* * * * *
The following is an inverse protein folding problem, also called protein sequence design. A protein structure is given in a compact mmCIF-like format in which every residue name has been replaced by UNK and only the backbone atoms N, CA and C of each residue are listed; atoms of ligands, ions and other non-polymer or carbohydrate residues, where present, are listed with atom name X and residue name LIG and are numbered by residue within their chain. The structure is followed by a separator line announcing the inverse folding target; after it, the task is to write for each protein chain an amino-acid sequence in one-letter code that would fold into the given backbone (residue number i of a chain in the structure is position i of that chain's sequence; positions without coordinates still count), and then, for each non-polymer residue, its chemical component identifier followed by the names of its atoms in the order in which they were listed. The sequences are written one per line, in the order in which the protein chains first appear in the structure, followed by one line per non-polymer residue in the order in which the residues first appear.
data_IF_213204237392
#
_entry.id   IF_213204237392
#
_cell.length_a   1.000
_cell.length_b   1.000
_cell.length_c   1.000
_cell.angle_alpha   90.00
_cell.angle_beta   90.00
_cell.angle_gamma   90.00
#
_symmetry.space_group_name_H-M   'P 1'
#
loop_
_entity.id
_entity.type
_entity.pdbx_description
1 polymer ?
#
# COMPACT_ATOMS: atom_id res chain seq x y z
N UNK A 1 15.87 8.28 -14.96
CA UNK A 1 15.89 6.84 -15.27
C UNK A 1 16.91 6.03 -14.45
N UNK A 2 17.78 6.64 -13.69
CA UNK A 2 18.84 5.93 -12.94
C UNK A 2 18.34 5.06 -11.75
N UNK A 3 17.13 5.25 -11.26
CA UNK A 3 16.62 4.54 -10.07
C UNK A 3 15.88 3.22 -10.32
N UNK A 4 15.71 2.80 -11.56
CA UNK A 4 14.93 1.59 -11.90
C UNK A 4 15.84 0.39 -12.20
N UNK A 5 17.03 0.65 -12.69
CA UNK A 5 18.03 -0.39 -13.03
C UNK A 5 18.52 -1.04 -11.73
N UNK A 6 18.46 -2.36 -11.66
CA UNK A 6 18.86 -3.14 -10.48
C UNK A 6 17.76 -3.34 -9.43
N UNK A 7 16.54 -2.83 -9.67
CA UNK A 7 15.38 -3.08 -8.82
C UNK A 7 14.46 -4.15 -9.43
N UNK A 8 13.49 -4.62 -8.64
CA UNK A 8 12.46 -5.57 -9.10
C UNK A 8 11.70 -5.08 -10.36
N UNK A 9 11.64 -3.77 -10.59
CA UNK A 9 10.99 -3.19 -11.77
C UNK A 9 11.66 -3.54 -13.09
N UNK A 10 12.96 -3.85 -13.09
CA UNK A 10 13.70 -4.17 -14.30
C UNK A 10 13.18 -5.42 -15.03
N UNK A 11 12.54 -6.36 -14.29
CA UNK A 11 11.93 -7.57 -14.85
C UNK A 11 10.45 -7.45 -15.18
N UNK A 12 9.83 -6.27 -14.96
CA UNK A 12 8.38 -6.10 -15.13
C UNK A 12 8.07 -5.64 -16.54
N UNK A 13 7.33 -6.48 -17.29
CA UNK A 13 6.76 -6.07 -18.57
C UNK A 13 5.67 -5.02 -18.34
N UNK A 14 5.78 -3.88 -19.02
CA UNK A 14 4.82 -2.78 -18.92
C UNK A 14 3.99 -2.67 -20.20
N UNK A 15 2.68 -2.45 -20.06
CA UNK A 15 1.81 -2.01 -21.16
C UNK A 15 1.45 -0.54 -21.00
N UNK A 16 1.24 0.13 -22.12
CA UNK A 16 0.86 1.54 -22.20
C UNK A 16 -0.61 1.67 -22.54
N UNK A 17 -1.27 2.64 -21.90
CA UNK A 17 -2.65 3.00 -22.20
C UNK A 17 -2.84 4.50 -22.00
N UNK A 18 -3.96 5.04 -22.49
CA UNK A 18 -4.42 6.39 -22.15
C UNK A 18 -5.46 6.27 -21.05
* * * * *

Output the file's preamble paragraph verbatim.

The following is an inverse protein folding problem, also called protein sequence design. A protein structure is given in a compact mmCIF-like format in which every residue name has been replaced by UNK and only the backbone atoms N, CA and C of each residue are listed; atoms of ligands, ions and other non-polymer or carbohydrate residues, where present, are listed with atom name X and residue name LIG and are numbered by residue within their chain. The structure is followed by a separator line announcing the inverse folding target; after it, the task is to write for each protein chain an amino-acid sequence in one-letter code that would fold into the given backbone (residue number i of a chain in the structure is position i of that chain's sequence; positions without coordinates still count), and then, for each non-polymer residue, its chemical component identifier followed by the names of its atoms in the order in which they were listed. The sequences are written one per line, in the order in which the protein chains first appear in the structure, followed by one line per non-polymer residue in the order in which the residues first appear.